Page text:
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(The following is an opportunity to listen in on grammar where it lives, in the sentences and paragraphs of the English language. Herein you will be privy to the insider’s access as punctuation marks discuss another day on the job. Caution: Please be quiet so as not to frighten the commas or startle the semicolons.)

Comma: Crap. Can’t these people get it straight? What with these run on sentences I can’t get caught up. Don’t they know when to use a period? Back when I was in school they taught you how to construct a sentence and determine who was doing what to whom by the placement of the predicate and the action verb without concern for a lot of fluffy adjectives and dangling participles that had to be diagrammed up at the chalk board while the teacher looked on with that dangerous pointer in her hand and… 

Question mark: What?

Period: Hey, comma, don’t bring periods into this. Sure, I’m on call but I don’t even put my pants on until the sentence is completed. There’s a sense of finality. At the end of the day, I can see that my work has been finished.

Parenthesis: Socrates, Pericles, Xerxes…Aristophanes, Sophocles, 

Oracles…Parentheses. Pretty good company, heh?

Comma: Ego…eeeze. All she does is enclose part of the sentence, which might easily have been omitted. It’s not as if she’s really making a difference, creating anything…but she’s attractive all right. Just look at those curves.

Period: Mindless. It could be worse. There could be two of her. Then we’re dealing with interpolation independent of the surrounding syntactical structure.

Semicolon: That sounds like a clause for alarm. Get it…clause?

Hyphen: Move out of the way. Move out of the way! I’ve got to get to the end of this line. We have got broken words down there. Quite a mess, you know. Move aside, gangway…

Question mark: Where?

Comma: I used to be a hyphen, before I went back to night school. I just couldn’t imagine a lifelong career linking compound words.

Period: Bush league at best.

Comma: Tedious. All that running from one line to the other just to link words that have expressed a desire to remain independent. The language is forever emerging, changing. You savvy?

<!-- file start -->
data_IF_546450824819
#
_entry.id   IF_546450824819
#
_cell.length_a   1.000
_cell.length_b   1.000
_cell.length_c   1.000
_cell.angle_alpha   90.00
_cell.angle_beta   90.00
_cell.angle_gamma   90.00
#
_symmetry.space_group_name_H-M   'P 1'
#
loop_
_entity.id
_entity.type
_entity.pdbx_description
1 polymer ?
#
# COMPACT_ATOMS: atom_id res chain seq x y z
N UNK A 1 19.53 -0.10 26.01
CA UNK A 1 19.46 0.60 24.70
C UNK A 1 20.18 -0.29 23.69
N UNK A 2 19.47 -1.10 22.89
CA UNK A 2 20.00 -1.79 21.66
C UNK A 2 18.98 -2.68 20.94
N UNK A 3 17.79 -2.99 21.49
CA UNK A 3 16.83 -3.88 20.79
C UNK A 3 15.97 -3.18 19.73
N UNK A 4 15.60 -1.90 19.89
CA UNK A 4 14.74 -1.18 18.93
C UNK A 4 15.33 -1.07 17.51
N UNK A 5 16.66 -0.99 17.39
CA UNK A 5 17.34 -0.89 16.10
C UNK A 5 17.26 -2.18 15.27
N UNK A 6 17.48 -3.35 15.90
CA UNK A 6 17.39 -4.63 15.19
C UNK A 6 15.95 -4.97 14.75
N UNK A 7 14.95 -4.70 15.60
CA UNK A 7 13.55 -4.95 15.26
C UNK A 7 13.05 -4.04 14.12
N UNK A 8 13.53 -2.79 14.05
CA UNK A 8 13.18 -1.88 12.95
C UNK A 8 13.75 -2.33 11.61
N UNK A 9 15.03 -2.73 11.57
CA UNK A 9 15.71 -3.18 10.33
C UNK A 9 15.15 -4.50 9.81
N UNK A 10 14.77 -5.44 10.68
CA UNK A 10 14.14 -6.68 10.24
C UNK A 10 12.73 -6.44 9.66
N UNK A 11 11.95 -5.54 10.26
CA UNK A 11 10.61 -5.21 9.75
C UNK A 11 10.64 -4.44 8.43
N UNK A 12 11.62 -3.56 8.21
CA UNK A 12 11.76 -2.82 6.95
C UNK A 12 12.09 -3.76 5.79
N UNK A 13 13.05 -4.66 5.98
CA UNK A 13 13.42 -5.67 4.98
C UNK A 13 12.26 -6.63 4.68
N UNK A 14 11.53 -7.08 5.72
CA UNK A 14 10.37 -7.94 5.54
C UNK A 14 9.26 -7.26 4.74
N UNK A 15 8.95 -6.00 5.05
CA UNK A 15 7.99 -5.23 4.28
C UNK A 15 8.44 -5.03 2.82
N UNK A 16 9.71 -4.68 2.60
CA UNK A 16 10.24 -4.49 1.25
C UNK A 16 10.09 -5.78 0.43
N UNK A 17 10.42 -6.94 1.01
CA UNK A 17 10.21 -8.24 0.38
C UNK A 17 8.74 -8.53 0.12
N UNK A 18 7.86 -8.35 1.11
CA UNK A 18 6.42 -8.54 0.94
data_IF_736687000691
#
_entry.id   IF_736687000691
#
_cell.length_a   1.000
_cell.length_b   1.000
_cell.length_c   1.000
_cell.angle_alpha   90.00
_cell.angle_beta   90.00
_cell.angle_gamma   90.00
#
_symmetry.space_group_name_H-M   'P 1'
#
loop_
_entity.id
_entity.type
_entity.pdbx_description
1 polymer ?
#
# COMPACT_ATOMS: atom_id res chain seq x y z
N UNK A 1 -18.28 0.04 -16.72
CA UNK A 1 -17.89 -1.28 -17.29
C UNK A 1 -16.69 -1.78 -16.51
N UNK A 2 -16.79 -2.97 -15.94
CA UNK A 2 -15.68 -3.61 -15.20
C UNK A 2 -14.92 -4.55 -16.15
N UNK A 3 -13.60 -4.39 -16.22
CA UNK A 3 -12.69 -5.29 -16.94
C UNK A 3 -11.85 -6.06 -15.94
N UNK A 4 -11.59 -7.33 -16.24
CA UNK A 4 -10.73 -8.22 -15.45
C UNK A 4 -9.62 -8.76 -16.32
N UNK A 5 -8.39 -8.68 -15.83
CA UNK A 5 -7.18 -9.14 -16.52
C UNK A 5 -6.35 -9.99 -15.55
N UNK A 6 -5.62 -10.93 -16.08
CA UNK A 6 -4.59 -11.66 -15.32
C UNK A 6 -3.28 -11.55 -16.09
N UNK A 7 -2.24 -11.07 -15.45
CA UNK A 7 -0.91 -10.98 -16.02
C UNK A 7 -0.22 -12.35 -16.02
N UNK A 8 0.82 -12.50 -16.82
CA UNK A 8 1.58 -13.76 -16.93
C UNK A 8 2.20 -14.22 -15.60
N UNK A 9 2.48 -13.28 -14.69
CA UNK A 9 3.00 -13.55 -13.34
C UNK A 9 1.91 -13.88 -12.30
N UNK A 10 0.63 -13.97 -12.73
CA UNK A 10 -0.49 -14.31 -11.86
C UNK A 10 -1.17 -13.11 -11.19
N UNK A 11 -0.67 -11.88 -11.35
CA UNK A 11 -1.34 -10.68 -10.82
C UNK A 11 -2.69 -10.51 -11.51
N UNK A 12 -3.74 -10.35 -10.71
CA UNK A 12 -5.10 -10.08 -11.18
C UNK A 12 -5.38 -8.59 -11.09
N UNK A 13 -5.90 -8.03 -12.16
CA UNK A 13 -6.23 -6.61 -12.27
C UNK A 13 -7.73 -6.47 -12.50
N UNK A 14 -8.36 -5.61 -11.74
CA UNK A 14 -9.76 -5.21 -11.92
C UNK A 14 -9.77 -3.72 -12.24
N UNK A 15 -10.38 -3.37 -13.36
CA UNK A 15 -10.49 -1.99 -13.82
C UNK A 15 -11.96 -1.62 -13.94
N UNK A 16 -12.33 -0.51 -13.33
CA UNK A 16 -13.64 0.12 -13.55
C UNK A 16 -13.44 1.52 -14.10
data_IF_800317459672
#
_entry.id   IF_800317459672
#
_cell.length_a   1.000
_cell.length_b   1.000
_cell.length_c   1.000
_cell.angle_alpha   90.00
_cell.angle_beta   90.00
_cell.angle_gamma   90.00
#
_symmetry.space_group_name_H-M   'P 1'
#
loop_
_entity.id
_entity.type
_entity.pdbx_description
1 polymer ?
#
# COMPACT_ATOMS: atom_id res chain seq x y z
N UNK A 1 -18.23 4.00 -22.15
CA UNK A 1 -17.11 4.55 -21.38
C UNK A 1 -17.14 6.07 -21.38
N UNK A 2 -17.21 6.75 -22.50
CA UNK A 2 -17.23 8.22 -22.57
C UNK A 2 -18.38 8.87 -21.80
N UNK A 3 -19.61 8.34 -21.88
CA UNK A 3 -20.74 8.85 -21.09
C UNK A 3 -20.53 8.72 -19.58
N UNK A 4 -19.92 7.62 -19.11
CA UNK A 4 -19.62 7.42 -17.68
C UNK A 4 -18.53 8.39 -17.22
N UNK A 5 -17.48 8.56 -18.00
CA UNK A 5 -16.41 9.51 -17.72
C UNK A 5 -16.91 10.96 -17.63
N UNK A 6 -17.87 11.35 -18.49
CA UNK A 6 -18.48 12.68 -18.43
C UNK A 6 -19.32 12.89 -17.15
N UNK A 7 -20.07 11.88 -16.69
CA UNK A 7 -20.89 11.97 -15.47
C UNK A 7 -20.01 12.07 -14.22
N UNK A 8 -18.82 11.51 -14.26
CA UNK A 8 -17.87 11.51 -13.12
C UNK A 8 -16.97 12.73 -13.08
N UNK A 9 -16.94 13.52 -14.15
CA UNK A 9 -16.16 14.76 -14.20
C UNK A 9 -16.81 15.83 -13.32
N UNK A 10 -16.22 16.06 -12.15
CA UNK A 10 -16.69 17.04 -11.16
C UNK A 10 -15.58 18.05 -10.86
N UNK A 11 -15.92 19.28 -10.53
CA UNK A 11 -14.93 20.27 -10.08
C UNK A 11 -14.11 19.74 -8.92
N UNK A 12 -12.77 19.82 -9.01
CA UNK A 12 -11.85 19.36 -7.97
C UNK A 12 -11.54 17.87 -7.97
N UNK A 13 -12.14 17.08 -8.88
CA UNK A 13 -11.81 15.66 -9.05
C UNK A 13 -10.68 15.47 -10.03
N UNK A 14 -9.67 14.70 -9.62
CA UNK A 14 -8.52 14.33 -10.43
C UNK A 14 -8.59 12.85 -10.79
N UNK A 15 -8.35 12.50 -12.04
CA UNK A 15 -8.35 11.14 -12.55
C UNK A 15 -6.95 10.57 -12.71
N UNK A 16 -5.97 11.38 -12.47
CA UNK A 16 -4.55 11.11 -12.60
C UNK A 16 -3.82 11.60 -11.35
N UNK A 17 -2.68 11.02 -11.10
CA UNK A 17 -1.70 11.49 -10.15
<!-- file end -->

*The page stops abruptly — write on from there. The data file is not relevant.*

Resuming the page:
Semicolon: Yes, I’ve had graduate study…How do you think that top dot got there?

Question mark: How?

Period: I thought it was a typo.

Apostrophe: Cut the proprietary whining. You guys carry far too much baggage but no real weight. I’m the one who substitutes for omitted letters and shows possessive case in nouns. One little mark in the wrong place changes everything.

Comma: Nouns…They are so self-centered, so predicated.

Semicolon: I once knew a verb who could twist herself into an adjective, then back to an adverb, before returning to her original status. Talk about tense! I could tell she was a bit irregular but when I found out she was intransitive I knew it would never work.

Period: Was she copulative?

Question mark: Who?

Semicolon: None of your business. She was in limited contexts, but finite was not in her vocabulary. I don’t know if I was in love or just eager to conjugate.

Dash: Sudden breaks! Sudden breaks? I used to be in demand. Now I’ve got to hustle work. What is this English language coming to anyway? It’s bad enough most of them can’t speak in the proper verb tense and often use the wrong word in speech. It’s downright embarrassing to watch them spell phonetically, never mind mastering another tongue…

Comma: There will always be brackets and principle clauses to take care of these kinds of people. Just be glad you’re a punctuation mark and you’re ruled by very distinct circumstances. These people who use us are still trying to figure out where to put the period…in the case of quotation marks…”

Quotation mark: “Did someone call me?”

Apostrophe: Pompous ass, talking in quotes. Before long he’ll be speaking in italic.

Parentheses: You mean like this?

Quotation mark: I just don’t get the attraction or the slant as it were.

Exclamation point: Sentence construction at eleven o’clock! All hands on deck!

Question mark: When?

Period: Is that an indirect question? Don’t just stand there: It’s probably one of us that they want at the end of the sentence. Grab a couple of commas and a semicolon and follow me!